Gloria and Preston Cifreo of St. Benilde Parish in Metairie located the final resting place of 2nd Lt. Samuel H.P. Wright of New Orleans, a combat engineer who died on June 22, 1944, in a rocket attack at St. Lo – 16 days after D-Day.
Story and Photos By Peter Finney Jr., Clarion Herald
Gazing out at Normandy’s Omaha Beach at low tide early in the morning of June 19 – 75 years after its sands oozed red with the shared sacrifice of American soldiers embarking on a mission to liberate Europe – I had a flashback to a college psychology course I took that discussed the phenomenon of cognitive dissonance.
Cognitive dissonance occurs when what you believe to be true does not correspond with what you actually see or hear.
Two weeks ago, Omaha Beach was gray and windy and just a little chilly, but it was a serene oasis, something you’d expect on a silent retreat or walking seaside along the 18th fairway at St. Andrews. The only sound was the wind whistling off the water.
And then, to educate Clarion Herald pilgrims making a tour of the Catholic shrines of France and the beaches of Normandy, New Orleans WWII historian Ron Drez Sr. pointed left and then right to the horizon. At each end of Omaha Beach, almost invisible hundreds of yards away, were German bunkers buried inside cliffs. The bunkers were positioned not to fire straight out toward the water against an advancing enemy but instead to strafe the beach horizontally from each end.
Up and down, side to side.
A ‘killing field’
For the first waves of American soldiers struggling ashore at Omaha Beach on June 6, 1944, the deadly rounds came from left field and from right field. It was, quite literally, “a killing field,” Drez said.
The soldiers’ “run-in” to the beach head from the New Orleans-built Higgins boats was more than a leisurely hike, Drez said, and “to see these (German) positions – they didn’t have a chance.”
Somehow, the Allied forces reversed those odds, but not before losing thousands of young soldiers. Not far from Omaha – on high ground – nearly 10,000 American soldiers killed during the six-week D-Day campaign are buried in the Normandy American Cemetery.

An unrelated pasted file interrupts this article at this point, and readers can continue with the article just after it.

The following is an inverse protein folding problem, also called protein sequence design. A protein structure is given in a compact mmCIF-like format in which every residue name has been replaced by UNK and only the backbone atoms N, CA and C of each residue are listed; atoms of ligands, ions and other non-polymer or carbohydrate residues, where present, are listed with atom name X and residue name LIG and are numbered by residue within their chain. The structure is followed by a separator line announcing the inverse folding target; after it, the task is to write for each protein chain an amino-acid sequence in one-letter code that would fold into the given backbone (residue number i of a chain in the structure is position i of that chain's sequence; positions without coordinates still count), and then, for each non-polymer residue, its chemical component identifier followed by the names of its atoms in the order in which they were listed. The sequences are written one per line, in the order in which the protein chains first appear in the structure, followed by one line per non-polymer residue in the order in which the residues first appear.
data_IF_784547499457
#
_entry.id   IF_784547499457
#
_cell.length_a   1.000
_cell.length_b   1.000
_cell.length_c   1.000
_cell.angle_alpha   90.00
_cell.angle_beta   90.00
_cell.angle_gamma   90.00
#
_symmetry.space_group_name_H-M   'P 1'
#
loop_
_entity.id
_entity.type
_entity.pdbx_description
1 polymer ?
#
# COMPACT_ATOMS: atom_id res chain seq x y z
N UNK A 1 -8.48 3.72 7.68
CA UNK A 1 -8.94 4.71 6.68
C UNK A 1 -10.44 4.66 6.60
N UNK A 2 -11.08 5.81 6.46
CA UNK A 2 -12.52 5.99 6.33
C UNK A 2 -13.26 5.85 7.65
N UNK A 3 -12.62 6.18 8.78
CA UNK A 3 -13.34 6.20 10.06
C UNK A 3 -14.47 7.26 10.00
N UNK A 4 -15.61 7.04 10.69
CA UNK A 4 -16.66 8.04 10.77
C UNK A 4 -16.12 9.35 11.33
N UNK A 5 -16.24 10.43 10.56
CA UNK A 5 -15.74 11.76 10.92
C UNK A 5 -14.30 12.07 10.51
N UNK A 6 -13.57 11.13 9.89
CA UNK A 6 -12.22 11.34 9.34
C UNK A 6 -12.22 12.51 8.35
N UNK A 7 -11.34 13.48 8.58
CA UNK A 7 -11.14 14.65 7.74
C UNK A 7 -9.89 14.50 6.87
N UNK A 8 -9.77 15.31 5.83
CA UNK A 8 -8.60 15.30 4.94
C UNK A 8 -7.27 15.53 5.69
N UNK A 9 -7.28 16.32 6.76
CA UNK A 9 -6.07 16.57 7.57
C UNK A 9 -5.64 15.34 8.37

One of the most poignant moments of our 13-day pilgrimage came there. Gloria and Preston Cifreo of St. Benilde Parish in Metairie located the final resting place of 2nd Lt. Samuel H.P. Wright of New Orleans, a combat engineer who died on June 22, 1944, in a rocket attack at St. Lo – 16 days after D-Day.
Wright was the father of Deacon Clifford Wright, who now serves as a permanent deacon at St. Benilde and is an accounting and business professor at Xavier University of Louisiana.
Wright’s father’s grave was located by Drez’s wife Judy. Earlier in the day, Drez had scooped up three handfuls of sand from Omaha Beach, and with her right hand, Gloria Cifreo rubbed the grains of sand into Wright’s name etched into the white-marble cross above his grave. The sand made the inscription pop out from the marble.
Deacon Wright, 76, was born in March 1943. His father left for service in England in August 1943.
In late June 1944, Deacon Wright’s mother received notice by military messenger of her husband’s death in Normandy, and Deacon Wright and his mother lived with her parents for 10 years until she remarried.
“My mother loved my father very much,” Deacon Wright said, noting that they had known each other since grammar school. “It took years for her to recover.”
A WWI parallel
One of the ironies of Deacon Wright’s family tree is that Samuel Wright also was an only surviving son – his father had been killed in WWI.
Deacon Wright visited his father’s gravesite several years ago after his daughter Erin had visited. Erin died in 2004 from Wilson’s disease. After that visit, Deacon Wright began sending flowers to the grave on the anniversary of his father’s death.
“Cliff is kind of a stoic guy – he doesn’t show a lot of emotion – but I think he was overwhelmed (by his visit),” Preston Cifreo said. “He felt a lot of peace when he visited his dad’s grave.”
Samuel Wright, who was born in Jamaica in 1919, graduated from LaSalle Elementary School and Fortier High School and worked in the air-conditioning business in New Orleans. He joined the Navy reserve after high school but was asked to leave because he was not an American citizen.
He then changed his name (from his birth name of Parsons) to Wright and became an American citizen.
Samuel H.P. Wright fought, and died, where we strolled 75 years later. It was quiet.
Peter Finney Jr. can be reached at firstname.lastname@example.org.